LEWISTON — Philips Elmet used to make one billion light-bulb filaments a year on Lisbon Street.
In the same headquarters, now called Elmet Technologies, “today, we make zero,” CEO Andy Nichols said. “We’ve had to innovate. We’ve taken the technology around tungsten wire that’s used in incandescent light bulbs to now we’re sole-source making wire for surgical robots.”
On Thursday night, the Lewiston-Auburn Economic Growth Council honored Elmet and half a dozen other businesses at its 39th annual dinner at the Ramada Conference Center, celebrating innovation, investment and risk.
In a joint award from the cities of Lewiston and Auburn, developer George Schott received the only standing ovation of the night when he was recognized “for steadfast belief in the community.”
New LAEGC President John Holden said he’d only just met Schott but knew him by name, saying the Greene man preferred to keep out of sight, “perfecting the art of the deal.”
About 250 people turned out for the evening, which had the theme of “Illuminate!” driven home by funky, light-up eggs on each table.
Short videos were shown of each award-winner, along with a general Twin Cities’ commercial that Holden said was a work in progress from a new partnership with WGME to highlight the community.
Holden, who took over for the retiring Lucien Gosselin, asked to collect from people ideas about “the single, most important thing that you think distinguishes L-A from the rest of the world.”
“Over the next two years, we need to coordinate and collaborate our efforts,” he said. “We need to be efficient and effective. We need to try new things and new approaches. As you’re out and about, selling products for your business or having a great meal or walking trails, I encourage you to share your positive news and thoughts at #LAMaine.”
The audience laughed when he added, “I have no idea what that means. But do it. And we’ll get the word out about what we do.
“We need to take risks; we need to be aggressive,” Holden said. “We need to reach out beyond our borders and into the world. I want to compete on the world stage for new investments, new employers.”
U.S. Rep. Bruce Poliquin, R-Maine, asked whether the audience realized that in the 1950s, Bates Mill was the largest employer in Maine with 5,500 workers.
“You folks employ our kids and our grandkids and our nieces and nephews and give them opportunity for better lives and a better future,” he said. “We should do everything humanly possible to help you be more successful.”
Kudos were given in a letter read by Gov. Paul LePage and video messages from U.S. Sens. Susan Collins and Angus King.
Elmet, Paul’s Clothing and She Doesn’t Like Guthries were given Economic Achievement Awards by the city of Lewiston.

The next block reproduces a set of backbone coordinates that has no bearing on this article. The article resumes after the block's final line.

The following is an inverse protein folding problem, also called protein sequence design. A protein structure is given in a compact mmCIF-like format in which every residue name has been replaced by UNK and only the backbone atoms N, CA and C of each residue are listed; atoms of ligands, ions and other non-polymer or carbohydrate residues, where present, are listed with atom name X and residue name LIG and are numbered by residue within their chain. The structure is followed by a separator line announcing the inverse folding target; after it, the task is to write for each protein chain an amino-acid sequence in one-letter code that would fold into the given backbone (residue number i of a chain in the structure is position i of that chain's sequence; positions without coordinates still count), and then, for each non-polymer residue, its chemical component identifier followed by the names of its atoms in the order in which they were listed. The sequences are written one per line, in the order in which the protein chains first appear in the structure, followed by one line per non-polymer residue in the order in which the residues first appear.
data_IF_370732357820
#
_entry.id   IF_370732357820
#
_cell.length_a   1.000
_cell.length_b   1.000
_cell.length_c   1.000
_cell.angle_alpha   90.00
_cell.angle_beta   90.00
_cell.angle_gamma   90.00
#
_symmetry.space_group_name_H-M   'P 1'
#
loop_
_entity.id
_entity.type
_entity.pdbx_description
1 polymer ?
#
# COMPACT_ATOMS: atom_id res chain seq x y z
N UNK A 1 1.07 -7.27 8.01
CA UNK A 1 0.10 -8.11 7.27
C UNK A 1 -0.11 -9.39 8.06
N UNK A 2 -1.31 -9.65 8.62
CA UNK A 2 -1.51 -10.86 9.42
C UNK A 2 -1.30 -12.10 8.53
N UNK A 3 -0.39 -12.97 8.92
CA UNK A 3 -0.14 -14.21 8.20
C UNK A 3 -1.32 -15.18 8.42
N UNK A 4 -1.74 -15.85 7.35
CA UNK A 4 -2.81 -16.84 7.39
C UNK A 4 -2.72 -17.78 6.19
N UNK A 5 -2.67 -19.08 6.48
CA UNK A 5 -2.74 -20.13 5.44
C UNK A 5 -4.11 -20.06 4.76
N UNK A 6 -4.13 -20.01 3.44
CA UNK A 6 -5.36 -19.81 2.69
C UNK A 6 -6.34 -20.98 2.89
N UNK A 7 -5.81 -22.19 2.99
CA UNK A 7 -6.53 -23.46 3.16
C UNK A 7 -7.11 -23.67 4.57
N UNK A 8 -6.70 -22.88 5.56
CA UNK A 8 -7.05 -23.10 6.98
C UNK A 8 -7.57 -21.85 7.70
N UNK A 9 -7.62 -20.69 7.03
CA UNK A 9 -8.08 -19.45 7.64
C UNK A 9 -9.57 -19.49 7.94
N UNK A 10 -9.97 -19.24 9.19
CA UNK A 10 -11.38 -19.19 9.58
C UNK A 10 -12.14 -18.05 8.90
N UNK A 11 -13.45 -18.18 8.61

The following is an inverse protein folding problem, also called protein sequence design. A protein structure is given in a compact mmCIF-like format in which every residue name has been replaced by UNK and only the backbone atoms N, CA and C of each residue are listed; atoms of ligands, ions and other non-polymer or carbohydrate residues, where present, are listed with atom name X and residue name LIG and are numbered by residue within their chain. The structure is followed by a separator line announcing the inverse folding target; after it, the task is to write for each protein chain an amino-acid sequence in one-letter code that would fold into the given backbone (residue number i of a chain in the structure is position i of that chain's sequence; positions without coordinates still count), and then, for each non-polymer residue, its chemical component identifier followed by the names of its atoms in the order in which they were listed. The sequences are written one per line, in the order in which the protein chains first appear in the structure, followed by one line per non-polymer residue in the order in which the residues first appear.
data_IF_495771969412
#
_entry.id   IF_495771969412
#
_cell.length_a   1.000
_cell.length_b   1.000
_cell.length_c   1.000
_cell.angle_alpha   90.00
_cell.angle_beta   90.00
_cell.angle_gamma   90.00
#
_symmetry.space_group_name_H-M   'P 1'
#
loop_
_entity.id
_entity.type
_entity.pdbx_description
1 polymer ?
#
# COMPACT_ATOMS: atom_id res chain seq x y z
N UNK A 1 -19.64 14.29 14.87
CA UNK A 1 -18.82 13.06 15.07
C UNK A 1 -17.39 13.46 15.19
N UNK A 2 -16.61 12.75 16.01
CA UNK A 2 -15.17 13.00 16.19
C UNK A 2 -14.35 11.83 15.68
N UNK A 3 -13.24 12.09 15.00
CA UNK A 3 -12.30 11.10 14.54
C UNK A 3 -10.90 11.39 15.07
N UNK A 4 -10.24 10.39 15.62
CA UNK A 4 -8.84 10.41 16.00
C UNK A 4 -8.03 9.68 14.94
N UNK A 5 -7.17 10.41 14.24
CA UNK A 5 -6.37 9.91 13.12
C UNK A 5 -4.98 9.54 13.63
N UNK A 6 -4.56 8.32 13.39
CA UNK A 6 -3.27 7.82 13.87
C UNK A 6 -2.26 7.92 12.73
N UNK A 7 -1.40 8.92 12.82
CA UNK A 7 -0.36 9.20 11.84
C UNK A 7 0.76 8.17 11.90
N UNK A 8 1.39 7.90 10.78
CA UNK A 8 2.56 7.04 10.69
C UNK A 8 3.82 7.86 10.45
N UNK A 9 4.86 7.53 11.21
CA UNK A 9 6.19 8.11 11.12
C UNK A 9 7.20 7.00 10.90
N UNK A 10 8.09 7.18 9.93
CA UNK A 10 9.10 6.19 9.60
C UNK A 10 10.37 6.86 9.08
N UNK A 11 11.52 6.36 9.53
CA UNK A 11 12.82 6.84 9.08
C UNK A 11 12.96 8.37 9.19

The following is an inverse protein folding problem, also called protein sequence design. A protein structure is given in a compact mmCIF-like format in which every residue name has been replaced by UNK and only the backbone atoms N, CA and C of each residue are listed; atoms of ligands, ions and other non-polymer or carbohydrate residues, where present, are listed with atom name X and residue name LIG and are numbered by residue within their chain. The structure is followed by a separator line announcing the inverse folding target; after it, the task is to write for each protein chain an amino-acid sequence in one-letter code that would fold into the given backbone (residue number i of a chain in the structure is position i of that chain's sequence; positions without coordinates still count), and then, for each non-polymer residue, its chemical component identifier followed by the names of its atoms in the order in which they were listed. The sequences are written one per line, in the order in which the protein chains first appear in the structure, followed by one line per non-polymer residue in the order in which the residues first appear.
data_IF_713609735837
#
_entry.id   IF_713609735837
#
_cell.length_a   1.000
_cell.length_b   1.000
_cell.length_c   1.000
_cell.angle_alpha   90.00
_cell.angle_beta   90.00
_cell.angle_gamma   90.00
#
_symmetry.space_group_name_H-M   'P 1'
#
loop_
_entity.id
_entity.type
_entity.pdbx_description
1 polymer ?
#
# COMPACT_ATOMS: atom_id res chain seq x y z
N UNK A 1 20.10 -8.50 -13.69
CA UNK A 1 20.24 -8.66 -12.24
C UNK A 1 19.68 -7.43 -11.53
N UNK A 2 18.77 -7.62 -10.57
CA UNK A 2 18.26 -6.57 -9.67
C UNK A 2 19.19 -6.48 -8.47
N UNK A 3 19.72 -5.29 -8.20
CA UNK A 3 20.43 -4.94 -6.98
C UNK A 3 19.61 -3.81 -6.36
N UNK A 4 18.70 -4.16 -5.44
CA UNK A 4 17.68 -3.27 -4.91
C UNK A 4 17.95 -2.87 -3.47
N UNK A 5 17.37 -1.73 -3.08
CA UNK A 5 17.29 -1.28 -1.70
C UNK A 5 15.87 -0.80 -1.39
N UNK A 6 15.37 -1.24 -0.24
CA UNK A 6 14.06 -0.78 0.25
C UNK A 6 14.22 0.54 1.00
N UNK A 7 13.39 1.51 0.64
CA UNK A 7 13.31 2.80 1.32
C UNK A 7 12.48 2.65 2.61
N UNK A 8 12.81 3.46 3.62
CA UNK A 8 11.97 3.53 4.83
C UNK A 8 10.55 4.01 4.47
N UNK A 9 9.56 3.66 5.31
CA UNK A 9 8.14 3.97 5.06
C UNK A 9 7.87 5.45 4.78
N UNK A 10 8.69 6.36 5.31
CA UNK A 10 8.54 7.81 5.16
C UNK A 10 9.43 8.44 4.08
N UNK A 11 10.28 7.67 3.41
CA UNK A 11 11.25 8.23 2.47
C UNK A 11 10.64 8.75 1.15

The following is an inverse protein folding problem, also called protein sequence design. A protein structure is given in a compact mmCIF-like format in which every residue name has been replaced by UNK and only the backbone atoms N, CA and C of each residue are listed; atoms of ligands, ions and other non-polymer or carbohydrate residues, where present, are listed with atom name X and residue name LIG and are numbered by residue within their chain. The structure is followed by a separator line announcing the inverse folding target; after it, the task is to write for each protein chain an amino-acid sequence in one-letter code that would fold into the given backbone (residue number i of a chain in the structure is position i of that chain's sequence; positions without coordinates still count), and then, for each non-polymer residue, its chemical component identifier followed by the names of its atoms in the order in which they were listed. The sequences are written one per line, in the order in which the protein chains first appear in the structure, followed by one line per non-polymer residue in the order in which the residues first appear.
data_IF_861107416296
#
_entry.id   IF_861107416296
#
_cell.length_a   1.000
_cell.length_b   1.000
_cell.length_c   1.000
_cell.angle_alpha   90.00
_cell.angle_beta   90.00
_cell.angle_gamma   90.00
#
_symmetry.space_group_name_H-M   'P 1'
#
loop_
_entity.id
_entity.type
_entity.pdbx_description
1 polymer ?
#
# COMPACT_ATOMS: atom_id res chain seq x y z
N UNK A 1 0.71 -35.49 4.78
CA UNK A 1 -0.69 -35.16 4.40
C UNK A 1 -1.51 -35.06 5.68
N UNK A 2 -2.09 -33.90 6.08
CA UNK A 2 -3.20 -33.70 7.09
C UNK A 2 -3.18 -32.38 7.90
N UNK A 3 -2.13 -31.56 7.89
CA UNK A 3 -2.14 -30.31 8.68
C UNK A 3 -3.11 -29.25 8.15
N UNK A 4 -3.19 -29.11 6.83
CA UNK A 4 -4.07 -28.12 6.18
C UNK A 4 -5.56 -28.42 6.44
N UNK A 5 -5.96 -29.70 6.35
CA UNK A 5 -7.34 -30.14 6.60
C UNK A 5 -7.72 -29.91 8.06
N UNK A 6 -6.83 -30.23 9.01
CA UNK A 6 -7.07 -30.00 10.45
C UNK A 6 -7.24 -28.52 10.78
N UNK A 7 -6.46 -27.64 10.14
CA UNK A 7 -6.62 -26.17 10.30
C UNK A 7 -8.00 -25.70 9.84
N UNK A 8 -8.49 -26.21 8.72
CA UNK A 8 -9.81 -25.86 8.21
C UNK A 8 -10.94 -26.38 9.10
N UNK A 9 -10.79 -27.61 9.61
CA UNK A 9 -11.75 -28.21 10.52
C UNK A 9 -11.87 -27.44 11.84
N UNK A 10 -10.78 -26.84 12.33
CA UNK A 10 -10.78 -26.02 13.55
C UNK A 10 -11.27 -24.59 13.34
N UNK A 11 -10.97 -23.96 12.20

Hobby Lobby, International Paper and Selco were honored by Auburn.
Elmet was the oldest company in the mix with roots back to 1929. The company was bought by investors looking to turn it around earlier this year. Its video showed high-precision robotic arms on the factory floor and blacksmith-like workers pulling metal out of stoves engulfed in flames.
“We ship products made down the street to places like Israel, Taiwan, China, Korea, Japan and all over the United States,” Nichols said. “We compete against the toughest of the tough. We make 100 products every day and they’re all different. That’s the innovation we’ve had to have to stay in business and reinvent ourselves.”
On Thursday night, seven business were honored with Economic Achievement Awards during the 39th annual Lewiston-Auburn Economic Growth Council dinner.
Some of the reasons the businesses were recognized, according to the LAEGC:
International Paper: Here for more than 40 years with 130 employees, the plant makes more than 4 million square feet of cardboard boxes each day. IP has been on Fortune’s World’s Most Admired Companies list 12 of the past 13 years.
Selco Plumbing and Heating Supplies: When the 25-year-old company moved from Lewiston to Auburn last year into the Pontbriand building, it expanded its showroom. It’s now adding tools, cleaning supplies and key-making services in a nod to what Pontbriand’s hardware used to offer.
Hobby Lobby: Open since December 2014, the store employs 34 people and sales are running ahead of projections. The family-owned chain has grown from one 300-square-foot retail space to 600 stores and Forbes’ and Fortune’s lists of America’s largest privately owned companies.
Elmet Technologies: Elmet dates back to 1929 and, earlier this year, investors bought the company, which specializes in high-performance metals and ships them all over the world.
She Doesn’t Like Guthries: Co-owners Heather and Randy Letourneau opened Guthries eight years ago with a vision to support their family, the community and the environment. Produce comes from local farms and takeout containers are biodegradable. Last year, they added Guthries Independent Theater, showing many local and independent films.
Paul’s Clothing: Owner Paul Poliquin opened his doors in 1992, but he worked in retail on Lisbon Street for 20 years before that. Poliquin, a former city councilor, bought the building he’s in, then the property next door, and made several improvements, including a striking, 50-foot wrought-iron fence.
Joint Cities Award:
George Schott: Schott has developed or turned around retail parcels around Auburn including the Auburn Plaza and Auburn Mall. He helped bring the Norway Savings Bank Arena to life and helped Elmet investors with a loan to help preserve the jobs. He has 19 horses and a collection of military vehicles that have been used in films, including “Under Siege” and “GI Jane.”